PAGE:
Published March 2, 2011
Deep in Indonesia, motion-activated cameras have recorded two critically endangered Javan rhinoceroses with their calves. Though the footage is "great news," only 40 individuals remain—with none in captivity, conservationists say.
© 2011 National Geographic; Video courtesy WWF
Javan Rhinoceros Facts
New video offers scientists encouraging evidence for the survival of critically endangered and rarely seen rhinoceroses in Indonesia.
WWF recently released motion-activated camera video captured in the Ujung Kulon National Park on the island of Java.
The first video shows a female Javan rhino with her male calf walking through the rain forest and munching on leaves. At one point, the calf turns away and wags its tail, possibly to swat a fly.
WWF points out that the Javan rhino is one of the world’s rarest mammals, with as few as 40 left in the wild. None are in captivity.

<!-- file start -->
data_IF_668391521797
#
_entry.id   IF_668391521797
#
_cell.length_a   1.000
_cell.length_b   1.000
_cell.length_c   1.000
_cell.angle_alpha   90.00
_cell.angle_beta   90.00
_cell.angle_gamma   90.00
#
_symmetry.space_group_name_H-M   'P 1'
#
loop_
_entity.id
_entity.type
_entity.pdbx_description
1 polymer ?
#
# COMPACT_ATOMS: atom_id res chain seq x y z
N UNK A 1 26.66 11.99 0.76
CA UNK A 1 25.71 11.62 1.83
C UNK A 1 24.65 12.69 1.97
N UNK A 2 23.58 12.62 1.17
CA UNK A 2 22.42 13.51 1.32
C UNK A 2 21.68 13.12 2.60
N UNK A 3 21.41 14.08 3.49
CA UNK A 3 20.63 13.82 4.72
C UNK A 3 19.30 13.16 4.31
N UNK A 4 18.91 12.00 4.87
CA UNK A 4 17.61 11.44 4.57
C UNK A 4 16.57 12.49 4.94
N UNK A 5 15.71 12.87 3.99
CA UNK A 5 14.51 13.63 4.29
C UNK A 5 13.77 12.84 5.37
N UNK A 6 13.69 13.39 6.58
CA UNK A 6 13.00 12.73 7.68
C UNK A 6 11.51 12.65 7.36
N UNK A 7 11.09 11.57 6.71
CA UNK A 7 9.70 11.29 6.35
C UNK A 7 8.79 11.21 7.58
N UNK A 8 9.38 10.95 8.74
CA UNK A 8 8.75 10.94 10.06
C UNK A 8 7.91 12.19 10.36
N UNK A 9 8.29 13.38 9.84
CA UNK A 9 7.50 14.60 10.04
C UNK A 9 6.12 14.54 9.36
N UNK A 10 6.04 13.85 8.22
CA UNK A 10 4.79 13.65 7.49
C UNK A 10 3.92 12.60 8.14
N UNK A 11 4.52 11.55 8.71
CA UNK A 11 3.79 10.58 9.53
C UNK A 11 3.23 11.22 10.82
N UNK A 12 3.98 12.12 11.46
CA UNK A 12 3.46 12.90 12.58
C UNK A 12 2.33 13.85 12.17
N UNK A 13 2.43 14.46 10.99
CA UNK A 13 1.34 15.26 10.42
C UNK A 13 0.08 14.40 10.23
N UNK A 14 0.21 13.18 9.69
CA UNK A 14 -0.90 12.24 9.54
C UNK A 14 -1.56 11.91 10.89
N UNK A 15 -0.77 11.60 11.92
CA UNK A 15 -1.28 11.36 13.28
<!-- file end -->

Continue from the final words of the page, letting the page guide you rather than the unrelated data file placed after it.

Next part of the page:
The confirmed population exists on the western tip of Java, in the national park. Its small, concentrated population size contributes to its vulnerability—any natural disaster could wipe out the remaining animals. In addition, because of its perceived medicinal qualities, the rhino remains a target of poachers. A Javan rhino was killed for its horn in 2010 in Vietnam.
The second video shows a different female and her female calf of about one year of age.
A WWF scientist says the videos are great news, and prove the rhinos are breeding in the park.
Conservationists hope to protect the existing animals, and establish a new population through relocation.
These six scientists were snubbed for awards or robbed of credit for discoveries … because they were women.
Sweden needs garbage to maintain its energy habits, so it’s begun importing trash—just over 881,000 tons—from nearby Norway to do it.
A boulder-size meteor slammed into the moon in March, igniting an explosion so bright that anyone looking up at right moment might have spotted it.